The others were Ferringhi Beach Hotel (350 rooms for RM43 million/RM122,857 per room) and Midtown Hotel (96 rooms; RM12 million/RM125,000) in Penang; Holiday Villa (258; RM55 million/RM213,178) in Langkawi; Holiday Villa (160; RM31 million/ RM193,750) in Kedah; Holiday Villa (100; RM21.87 million/RM195,286) in Kuantan; and Berjaya Palace Hotel (160; RM21 million/ RM131,250) in Sabah.

In the four- and five-star hotel sector in KL, local investors accounted for 58 per cent of the ownership as of December 2006 and foreigners the remaining 42 per cent.

In 2005, hotel transactions in KL included the Mandarin Oriental in KL City Centre (642 rooms; RM600 million/RM933,000), Sheraton Imperial (398; RM225 million/ RM565,000) and Nikko Hotel (470; RM235 million/RM500,000).

Elsewhere, the transactions included Sheraton Perdana (207; RM77.5 million/ RM374,396) in Langkawi; Merlin Inn (66; RM13.5 million/RM204,545) in Cameron Highlands; Merlin Johor Baru (149; RM10.46 million/RM70,201); and Sheraton Kuantan (267; RM36.6 million/RM137,078).

Previndran envisages the advent of resort homes in Langkawi, Kuala Terengganu and Kuantan in Peninsular Malaysia as well as Kudat, Kota Kinabalu, Tuaran and Papar in Sabah, given the country's gorgeous islands, breathtaking sceneries, spectacular diving spots, laid-back charm and good quality of life.

For Far East Consortium International Ltd (Fecil) deputy chairman and chief executive officer Tan Sri David Chiu, growing tourist arrivals, which rose from 15.7 million in 2004 to 16.4 million in 2005 and on to 17.6 million last year, was a key factor in his decision to invest in the local hospitality real estate.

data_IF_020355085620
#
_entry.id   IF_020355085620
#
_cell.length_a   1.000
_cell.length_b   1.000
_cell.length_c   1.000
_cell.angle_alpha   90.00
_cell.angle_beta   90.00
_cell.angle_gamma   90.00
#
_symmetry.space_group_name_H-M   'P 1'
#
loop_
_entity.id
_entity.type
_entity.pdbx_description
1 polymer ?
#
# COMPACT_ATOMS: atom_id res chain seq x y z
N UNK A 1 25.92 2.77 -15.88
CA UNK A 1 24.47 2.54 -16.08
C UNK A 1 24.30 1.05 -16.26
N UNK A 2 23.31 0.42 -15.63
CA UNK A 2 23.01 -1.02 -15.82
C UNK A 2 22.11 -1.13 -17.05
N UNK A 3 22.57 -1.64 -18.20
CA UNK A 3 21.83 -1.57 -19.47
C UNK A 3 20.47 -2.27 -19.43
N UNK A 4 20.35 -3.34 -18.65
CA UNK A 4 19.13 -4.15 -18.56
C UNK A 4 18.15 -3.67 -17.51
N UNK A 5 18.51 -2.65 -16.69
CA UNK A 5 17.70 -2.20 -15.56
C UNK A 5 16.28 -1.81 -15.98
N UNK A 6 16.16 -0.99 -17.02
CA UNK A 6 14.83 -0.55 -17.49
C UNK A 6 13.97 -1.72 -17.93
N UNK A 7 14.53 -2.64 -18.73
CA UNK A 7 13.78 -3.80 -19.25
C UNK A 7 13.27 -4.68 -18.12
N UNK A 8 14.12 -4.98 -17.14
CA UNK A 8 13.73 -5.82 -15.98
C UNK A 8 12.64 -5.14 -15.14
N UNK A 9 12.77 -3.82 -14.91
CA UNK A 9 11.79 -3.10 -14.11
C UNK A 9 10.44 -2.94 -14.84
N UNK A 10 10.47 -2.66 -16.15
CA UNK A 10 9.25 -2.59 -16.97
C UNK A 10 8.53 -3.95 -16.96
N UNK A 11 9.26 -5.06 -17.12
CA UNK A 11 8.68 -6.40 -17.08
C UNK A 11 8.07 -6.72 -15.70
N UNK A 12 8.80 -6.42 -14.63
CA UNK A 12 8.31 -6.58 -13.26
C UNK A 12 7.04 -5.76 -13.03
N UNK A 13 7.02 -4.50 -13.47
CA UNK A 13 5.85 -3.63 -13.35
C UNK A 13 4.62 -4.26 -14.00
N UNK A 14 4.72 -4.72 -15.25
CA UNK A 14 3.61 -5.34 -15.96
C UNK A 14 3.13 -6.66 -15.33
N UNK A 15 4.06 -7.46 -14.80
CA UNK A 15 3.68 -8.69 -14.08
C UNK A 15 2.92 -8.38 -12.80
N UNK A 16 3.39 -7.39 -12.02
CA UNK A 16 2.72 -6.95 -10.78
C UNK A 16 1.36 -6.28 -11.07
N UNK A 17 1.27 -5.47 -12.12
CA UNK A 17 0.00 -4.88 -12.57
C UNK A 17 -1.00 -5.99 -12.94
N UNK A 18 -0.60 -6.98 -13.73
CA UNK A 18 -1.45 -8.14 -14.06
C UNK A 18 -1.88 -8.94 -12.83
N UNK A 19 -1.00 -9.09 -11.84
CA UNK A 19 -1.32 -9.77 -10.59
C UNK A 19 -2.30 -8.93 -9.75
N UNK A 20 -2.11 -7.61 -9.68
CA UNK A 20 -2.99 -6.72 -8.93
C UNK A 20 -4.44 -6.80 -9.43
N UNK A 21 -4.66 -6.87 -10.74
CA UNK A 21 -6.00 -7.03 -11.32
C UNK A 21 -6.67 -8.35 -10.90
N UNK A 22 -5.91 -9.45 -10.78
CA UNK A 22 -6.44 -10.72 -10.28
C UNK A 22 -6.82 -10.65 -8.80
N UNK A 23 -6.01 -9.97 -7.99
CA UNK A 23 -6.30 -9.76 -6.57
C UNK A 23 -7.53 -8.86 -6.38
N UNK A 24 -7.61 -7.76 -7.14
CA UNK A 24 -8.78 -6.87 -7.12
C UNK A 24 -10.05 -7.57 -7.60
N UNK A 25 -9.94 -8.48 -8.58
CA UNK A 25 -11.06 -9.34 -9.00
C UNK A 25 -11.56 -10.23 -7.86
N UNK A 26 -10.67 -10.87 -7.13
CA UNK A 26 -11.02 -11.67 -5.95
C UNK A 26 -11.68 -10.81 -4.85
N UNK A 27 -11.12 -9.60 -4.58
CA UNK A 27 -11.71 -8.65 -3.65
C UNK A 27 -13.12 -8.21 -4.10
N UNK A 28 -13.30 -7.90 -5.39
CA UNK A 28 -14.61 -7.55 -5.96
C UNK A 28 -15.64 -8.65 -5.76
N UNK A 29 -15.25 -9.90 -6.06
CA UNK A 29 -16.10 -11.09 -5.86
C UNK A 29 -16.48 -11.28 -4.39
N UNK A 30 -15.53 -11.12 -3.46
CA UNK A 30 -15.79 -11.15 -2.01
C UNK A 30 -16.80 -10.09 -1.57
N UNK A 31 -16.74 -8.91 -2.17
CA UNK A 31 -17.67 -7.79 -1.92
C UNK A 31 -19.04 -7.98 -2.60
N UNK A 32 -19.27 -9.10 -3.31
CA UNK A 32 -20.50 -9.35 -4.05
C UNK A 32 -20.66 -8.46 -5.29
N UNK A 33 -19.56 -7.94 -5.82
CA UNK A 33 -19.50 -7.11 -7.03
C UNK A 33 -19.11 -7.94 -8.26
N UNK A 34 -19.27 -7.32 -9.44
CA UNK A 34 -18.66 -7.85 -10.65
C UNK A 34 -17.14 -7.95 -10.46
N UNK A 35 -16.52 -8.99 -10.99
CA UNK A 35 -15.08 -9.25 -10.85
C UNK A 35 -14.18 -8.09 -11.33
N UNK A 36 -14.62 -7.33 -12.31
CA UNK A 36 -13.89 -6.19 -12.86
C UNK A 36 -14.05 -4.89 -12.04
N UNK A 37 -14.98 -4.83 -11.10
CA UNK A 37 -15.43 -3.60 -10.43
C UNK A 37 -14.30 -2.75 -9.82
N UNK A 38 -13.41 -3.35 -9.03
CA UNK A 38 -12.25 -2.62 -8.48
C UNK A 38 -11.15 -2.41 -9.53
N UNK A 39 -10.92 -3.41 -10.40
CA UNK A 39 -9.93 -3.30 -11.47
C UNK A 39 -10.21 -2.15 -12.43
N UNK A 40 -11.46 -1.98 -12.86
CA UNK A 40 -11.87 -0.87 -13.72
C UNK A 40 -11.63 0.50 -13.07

Other reasons are the improving infrastructure, Malaysia's evolvement as a shopping haven, low hotel rates, and of course commendable real gross domestic product growth.

Besides Malaysia, which is expected to see a 10.8 per cent increase in tourist arrivals next year, Fecil also owns and operates hotels in Hong Kong, Macau and China.

According to the Leisure Stock Report for the second quarter of this year from the Valuation and Property Services Department's National Property Information Centre (Napic), the average occupancy rate at five-, four- and three-star hotels was well maintained at 65.4 per cent, 60.8 per cent and 62.6 per cent respectively.

The average occupancy rate for hotels in KL ranged from below 50 per cent at those in Jalan Ipoh and Jalan Raja Laut to near 100 per cent at hotels in Jalan Bukit Bintang, Jalan Changkat Bukit Bintang and Jalan Masjid India.

In Selangor, the rate ranged from 60 per cent at hotels in Shah Alam to 70 per cent in Subang and above 80 per cent in Sepang.

In Johor, the figures varied from below 20 per cent in Muar to above 70 per cent in Batu Pahat and Kluang.

In Penang, the average occupancy rate of hotels in the city centre and those at beachfronts ranged from 65 per cent to almost 90 per cent, while Genting Highlands, dubbed Asia's leading integrated leisure and entertainment resort, saw an average rate of 75 per cent for a five-star hotel and over 90 per cent for a three-star.

The country has a total of 2,180 hotels and 149,820 rooms, with KL, Johor, Pahang, Sabah and Sarawak accounting for over 200 hotels each.

KL has the highest number of "incoming supply" of hotels and rooms, at 16 and 5,066; followed by Johor's nine and 3,038; while Selangor, Pahang and Terengganu are getting four hotels each, offering 3,163, 994 and 725 rooms.